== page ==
Secondary technology of Tier N/A
- "If you replicate the neurological activity of an individual on a computer, for all intents and purposes, the computer is that individual."
- Daoming Sochua, Scientific Morality, Vol III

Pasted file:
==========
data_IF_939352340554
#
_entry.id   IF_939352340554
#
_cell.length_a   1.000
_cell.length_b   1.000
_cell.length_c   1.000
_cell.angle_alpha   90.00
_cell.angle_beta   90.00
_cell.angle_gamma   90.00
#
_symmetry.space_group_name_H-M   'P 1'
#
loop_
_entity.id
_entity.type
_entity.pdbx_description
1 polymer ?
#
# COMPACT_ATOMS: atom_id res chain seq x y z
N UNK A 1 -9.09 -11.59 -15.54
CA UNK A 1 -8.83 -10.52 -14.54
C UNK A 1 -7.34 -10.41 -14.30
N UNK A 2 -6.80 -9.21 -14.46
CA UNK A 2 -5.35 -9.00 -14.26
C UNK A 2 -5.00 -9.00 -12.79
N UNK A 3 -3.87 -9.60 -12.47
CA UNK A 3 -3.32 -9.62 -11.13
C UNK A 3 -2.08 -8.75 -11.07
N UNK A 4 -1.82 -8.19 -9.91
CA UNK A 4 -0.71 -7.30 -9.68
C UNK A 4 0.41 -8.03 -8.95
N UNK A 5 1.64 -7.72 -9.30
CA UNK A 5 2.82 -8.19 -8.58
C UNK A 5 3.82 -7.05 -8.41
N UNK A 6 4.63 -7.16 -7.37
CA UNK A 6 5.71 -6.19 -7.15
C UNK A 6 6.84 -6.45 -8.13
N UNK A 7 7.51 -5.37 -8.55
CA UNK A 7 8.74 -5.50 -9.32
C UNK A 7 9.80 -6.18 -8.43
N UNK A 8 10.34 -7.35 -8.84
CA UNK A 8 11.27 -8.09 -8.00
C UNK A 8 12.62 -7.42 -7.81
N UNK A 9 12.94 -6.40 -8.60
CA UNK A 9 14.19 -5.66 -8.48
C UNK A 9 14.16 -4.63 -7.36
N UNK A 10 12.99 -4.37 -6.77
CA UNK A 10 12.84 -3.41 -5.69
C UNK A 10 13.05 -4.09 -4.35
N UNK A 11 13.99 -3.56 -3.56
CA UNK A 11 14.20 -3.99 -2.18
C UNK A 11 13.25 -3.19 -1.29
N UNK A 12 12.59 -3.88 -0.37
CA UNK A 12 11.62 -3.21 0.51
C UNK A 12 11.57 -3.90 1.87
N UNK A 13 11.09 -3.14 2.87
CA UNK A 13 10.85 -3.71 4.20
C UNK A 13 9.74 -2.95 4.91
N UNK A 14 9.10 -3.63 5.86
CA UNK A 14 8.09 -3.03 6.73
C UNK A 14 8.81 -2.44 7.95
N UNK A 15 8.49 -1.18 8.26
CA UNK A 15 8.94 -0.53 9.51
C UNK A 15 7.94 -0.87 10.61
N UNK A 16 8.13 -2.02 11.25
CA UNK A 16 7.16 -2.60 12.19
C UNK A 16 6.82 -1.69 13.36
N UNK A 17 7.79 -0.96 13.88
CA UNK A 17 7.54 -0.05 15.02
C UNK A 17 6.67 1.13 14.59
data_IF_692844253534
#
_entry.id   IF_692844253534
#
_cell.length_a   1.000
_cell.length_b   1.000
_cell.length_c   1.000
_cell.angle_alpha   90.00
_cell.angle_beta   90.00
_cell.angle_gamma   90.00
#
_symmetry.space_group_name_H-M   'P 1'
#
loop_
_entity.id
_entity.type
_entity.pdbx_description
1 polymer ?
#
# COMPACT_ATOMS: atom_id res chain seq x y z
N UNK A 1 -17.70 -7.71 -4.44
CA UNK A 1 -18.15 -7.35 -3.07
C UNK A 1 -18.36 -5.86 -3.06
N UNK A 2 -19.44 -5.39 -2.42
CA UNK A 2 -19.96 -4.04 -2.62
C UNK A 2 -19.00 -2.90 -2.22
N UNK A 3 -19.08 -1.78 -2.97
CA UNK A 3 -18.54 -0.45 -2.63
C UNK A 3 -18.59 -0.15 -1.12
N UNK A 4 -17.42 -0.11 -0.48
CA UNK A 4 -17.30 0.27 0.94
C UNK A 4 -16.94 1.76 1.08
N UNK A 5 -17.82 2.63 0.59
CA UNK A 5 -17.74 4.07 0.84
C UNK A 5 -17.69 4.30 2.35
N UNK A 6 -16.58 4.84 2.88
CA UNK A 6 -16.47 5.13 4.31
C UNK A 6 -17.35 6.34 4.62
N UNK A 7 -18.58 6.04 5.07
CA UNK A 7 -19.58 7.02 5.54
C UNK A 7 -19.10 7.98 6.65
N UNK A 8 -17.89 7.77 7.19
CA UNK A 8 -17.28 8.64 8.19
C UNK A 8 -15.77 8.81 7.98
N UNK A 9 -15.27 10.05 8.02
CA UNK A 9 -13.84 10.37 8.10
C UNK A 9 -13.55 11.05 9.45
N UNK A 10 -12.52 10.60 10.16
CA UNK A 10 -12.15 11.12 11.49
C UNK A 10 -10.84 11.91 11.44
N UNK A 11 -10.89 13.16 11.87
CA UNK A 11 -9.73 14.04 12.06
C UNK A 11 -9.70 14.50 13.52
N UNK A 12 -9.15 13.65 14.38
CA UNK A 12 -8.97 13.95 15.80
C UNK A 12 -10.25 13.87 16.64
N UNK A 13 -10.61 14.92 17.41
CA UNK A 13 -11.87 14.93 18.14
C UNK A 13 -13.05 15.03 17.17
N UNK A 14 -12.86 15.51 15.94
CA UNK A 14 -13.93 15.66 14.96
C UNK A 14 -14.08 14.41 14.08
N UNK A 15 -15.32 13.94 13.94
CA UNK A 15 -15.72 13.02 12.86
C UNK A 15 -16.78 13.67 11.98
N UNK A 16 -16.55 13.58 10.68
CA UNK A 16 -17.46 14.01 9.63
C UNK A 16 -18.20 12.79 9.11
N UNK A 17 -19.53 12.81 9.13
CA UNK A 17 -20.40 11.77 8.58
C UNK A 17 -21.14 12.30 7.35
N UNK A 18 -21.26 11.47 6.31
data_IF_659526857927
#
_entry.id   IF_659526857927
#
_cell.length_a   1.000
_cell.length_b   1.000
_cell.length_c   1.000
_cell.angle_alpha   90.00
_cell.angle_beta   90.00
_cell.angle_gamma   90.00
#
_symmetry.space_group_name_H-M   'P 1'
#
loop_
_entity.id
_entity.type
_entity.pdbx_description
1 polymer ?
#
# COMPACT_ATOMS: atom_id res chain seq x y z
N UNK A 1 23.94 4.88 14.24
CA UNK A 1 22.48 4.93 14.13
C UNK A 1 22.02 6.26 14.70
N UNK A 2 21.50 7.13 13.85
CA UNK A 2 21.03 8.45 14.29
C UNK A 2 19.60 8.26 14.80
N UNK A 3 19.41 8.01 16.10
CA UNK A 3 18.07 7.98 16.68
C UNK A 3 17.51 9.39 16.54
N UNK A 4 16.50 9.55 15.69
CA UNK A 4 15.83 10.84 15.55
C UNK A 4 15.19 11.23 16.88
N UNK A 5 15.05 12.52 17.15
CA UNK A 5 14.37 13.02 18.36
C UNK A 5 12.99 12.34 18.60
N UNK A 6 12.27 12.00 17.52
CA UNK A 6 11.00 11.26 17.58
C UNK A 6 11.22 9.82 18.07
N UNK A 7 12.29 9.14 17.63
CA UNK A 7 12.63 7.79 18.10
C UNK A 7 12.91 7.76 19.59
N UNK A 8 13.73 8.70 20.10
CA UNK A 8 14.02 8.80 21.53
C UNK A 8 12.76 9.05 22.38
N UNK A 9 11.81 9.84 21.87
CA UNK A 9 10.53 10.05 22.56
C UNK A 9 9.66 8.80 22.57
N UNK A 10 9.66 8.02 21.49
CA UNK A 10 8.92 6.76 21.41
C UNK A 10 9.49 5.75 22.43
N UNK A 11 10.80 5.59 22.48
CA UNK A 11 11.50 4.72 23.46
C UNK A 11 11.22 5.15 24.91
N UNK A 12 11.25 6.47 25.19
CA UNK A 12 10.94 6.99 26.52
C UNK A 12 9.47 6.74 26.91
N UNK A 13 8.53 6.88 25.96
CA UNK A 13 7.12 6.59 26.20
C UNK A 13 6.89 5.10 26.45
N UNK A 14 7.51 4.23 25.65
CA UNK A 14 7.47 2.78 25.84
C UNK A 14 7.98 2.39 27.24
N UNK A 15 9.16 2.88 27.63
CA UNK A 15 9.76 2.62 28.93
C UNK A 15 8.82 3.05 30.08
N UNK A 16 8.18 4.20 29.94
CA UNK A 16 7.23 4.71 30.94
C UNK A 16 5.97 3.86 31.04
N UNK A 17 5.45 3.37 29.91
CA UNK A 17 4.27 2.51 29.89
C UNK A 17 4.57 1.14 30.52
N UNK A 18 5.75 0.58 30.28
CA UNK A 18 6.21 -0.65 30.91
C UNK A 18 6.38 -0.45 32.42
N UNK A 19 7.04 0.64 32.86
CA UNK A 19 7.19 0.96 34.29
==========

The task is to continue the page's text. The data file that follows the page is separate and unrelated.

Whole brain emulation – better known as “neural uploading” – is the process of copying mental content from a particular brain substrate to a quantum-based computational device. This may be accomplished in one of two methods: copy-and-transfer, or gradual replacement of neurons. In the former, scanning the salient mental contents of a biological brain to create a holistic simulation, which can then be stored in a virtual reality program of a quantum computer or a robot equipped with one. The latter method involves the transplanting of the biological brain into a mechanical shell, whereupon the neurons are slowly replaced by nano-bytes linked with synthetic synapses. Colonial futurists, discounting the ethical arguments, argue that neural uploading is the logical endpoint to transhumanism, and that a society of uploads would reach an indeterminate point whereupon a technological singularity would result. Before that, proponents claim that neural uploads would grant a measure of immortality to individuals, as well as speed the functioning of the “brain” to as much as five million “action potentials” per neuron per second (as compared to the average of 1000 in a biological brain).